Milford Report 1995
Attendees: Chris Amies, Alan Dunn, Peter Garratt, Liz Holliday, Gus Smith, Jason Tanner, and Elizabeth Wein
1995 by Elizabeth Wein
Milford was my birthday present. For the last year I have been in solitary exile, an American living in England and a writer working alone. You know your life is narrow when you find yourself doing the ironing as procrastination. So my fiancé sent me to Milford, where presumably I might find some fellow sufferers. I came to Milford feeling like a foreigner: I was one of only two women at the workshop, I was one of only two Americans, I was a writer of children's fiction among science fiction writers, I had never "workshopped" anything before, I had never seen Hadrian's Wall... And of course all these fears turned out to be silly and pointless. Gender was never an issue; I found myself playing translator for the British and American contingents; mine were not the only stories that wandered along the blurrily defined borders of age and genre; the group was so intimate and pleasant that the usual Milford format could be relaxed; and there was plenty of opportunity for sightseeing.
Milford '95 was held in Rothbury, Northumberland, for the second year in a row. Seven writers arrived at the Haven guest house on Sunday, 22 October, after various struggles with transportation: Chris Amies, Alan Dunn, Peter Garratt, Liz Holliday, Gus Smith, Jason Tanner, and Elizabeth Wein (yours truly). Perhaps because there were so few of us, it was a NICE group; when three of you went for a walk together, or four of you went out to lunch together, that was half the entire workshop. Where you really noticed how few of us there were was in the actual critiquing of stories. Almost everyone brought at least three pieces of writing to be workshopped, and we were able to examine everything in detail (including the first ten chapters of Gus's novel!). Because we were able to read so many different stories by each member of the group, I think we ended the week with unusual insight into one another's styles, tastes and foibles.
And when we weren't working... Because with so few in attendance there was ample time for workshop discussions, our glorious leader decreed, contrary to tradition, that we might as well start work late in the day and make the most of the unexpectedly warm and sunny weather. Alan actually went running every morning. Chris, Gus and E. Wein went hiking and visited a hill fort. As a group we ventured to the nearby village of Holystone to gawk at a holy well and eat at the Salmon (eating, in fact, was a highly enjoyable experience all week long, due to the exquisite meals provided at the Haven). E. Wein spent Friday evening visiting and ringing bells with the change ringing band at the local church. Peter went shopping. Gus acted as tour guide during our excursion up the River Coquet for a leap over the border into Scotland, so that Jason could take pictures for his friends in California, proving that Scotland and England look very much the same; and we all spent Saturday in Alnwick, an outing that was crowned with a visit to the Barter Books shop, formerly Alnwick railway station. We spent our evenings entertained by a variety of games and drinks and conversations, with a few television breaks including episodes of Cracker, Liz's current TV novelization.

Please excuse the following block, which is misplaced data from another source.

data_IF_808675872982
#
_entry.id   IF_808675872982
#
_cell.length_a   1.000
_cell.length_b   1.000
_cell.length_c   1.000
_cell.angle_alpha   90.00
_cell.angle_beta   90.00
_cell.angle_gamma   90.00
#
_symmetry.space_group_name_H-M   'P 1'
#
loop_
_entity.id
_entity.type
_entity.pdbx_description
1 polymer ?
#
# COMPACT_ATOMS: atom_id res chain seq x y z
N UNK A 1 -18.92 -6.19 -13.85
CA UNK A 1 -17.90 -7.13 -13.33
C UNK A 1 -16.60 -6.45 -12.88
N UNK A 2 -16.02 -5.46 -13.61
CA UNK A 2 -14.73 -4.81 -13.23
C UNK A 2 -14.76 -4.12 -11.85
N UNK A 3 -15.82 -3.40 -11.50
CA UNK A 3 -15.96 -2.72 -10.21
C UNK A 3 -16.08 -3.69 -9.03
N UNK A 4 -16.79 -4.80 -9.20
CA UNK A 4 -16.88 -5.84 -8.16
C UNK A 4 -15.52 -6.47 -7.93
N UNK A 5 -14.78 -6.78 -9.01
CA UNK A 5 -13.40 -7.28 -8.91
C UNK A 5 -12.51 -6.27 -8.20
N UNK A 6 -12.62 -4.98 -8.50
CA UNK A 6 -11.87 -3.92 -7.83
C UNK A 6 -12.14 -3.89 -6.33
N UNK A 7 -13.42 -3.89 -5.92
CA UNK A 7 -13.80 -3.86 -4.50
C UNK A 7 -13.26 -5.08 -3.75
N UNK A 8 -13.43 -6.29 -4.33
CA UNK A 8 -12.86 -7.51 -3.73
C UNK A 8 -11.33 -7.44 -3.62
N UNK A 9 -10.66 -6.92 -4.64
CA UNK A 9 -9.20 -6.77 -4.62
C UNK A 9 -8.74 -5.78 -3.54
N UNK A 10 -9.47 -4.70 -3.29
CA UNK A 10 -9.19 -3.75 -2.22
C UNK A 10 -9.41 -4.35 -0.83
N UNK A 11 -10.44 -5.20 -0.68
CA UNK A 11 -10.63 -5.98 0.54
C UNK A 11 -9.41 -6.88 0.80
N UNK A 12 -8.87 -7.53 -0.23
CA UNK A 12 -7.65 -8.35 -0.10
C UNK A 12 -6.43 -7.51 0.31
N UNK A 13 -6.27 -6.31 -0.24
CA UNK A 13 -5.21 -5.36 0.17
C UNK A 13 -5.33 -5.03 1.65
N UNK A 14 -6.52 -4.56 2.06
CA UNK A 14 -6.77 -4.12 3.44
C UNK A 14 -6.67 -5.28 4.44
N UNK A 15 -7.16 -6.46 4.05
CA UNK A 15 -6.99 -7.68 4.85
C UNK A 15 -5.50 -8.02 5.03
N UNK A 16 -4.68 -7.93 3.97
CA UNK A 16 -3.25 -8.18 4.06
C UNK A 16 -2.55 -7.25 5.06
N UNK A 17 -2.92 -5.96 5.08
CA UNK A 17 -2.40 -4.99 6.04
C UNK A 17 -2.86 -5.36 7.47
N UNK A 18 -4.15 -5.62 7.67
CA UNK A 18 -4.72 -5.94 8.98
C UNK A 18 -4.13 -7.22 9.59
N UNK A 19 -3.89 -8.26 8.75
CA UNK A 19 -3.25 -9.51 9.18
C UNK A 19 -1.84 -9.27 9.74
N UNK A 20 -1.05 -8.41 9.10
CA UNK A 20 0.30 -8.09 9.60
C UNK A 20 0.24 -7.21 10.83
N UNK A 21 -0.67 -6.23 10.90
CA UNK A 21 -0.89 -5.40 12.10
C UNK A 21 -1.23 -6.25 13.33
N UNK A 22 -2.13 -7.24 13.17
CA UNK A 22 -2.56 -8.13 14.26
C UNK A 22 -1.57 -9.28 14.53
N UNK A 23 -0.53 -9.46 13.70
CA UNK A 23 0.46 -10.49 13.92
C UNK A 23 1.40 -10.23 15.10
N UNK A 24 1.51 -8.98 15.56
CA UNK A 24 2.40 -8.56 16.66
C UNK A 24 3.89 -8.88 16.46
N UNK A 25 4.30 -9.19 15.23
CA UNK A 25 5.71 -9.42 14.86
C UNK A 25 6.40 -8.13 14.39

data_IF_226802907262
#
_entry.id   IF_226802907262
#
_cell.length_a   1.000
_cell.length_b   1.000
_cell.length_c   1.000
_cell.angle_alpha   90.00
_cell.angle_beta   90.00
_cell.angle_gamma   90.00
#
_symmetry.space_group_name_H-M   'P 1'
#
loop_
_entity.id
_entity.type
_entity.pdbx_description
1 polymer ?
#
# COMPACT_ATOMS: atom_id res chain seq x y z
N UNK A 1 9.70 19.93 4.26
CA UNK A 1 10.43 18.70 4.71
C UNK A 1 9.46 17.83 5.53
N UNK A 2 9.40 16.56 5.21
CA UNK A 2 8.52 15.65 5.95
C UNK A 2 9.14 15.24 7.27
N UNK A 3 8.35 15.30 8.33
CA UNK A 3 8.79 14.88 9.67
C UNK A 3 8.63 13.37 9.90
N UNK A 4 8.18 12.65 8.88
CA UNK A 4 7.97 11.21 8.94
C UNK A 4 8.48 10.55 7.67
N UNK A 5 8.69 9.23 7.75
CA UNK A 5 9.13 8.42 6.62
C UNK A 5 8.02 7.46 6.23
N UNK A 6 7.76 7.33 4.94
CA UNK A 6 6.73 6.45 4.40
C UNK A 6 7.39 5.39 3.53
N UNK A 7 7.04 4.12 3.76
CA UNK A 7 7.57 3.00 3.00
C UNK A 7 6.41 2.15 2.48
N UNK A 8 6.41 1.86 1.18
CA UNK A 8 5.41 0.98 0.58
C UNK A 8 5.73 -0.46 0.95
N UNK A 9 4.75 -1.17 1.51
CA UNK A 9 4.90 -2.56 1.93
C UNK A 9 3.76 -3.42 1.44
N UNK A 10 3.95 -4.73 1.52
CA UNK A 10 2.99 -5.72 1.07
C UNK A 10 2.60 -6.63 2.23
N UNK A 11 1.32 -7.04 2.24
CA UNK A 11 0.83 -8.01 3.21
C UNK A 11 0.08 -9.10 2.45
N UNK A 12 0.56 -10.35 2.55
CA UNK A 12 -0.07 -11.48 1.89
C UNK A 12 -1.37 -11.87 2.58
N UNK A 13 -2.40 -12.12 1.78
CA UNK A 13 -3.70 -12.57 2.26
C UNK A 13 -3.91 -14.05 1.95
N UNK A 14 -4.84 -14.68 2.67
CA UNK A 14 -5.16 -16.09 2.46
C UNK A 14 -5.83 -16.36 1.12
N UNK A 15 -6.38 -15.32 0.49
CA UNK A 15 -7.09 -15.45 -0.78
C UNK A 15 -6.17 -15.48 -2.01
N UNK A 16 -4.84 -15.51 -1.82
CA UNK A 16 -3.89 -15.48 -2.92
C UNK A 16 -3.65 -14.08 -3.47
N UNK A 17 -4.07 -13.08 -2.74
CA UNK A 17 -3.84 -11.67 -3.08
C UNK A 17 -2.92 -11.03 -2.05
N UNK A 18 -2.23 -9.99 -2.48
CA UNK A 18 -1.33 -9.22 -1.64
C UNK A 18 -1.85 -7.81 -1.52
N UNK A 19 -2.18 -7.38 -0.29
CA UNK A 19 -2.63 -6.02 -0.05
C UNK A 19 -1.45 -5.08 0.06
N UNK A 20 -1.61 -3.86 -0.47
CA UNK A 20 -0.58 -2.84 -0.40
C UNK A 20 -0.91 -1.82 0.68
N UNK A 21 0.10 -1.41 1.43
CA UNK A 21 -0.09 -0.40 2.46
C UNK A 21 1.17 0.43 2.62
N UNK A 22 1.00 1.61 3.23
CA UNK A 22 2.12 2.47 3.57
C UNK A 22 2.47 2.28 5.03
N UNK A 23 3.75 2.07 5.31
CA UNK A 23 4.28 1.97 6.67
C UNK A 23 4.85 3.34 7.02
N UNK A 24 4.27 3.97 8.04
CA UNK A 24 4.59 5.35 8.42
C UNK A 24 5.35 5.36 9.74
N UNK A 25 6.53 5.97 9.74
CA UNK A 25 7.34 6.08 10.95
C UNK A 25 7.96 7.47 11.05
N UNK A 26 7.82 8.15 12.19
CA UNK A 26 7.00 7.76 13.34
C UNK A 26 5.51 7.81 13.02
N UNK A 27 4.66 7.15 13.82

Liz Holliday did a phenomenal job of keeping our interest and productivity at peak levels, while diplomatically dealing with the hotel proprietors. Milford '95 can be dubbed a success: two of us received word of story sales during the week, and everyone departed with much food for thought and revisions ahead. Now I'm back at my desk waiting for my laundry to dry, and thinking of the Haven and how delightful it was to be served breakfast and dinner each day; and how delightful, too, was the company and wisdom shared with six strangers who have become friends and colleagues.
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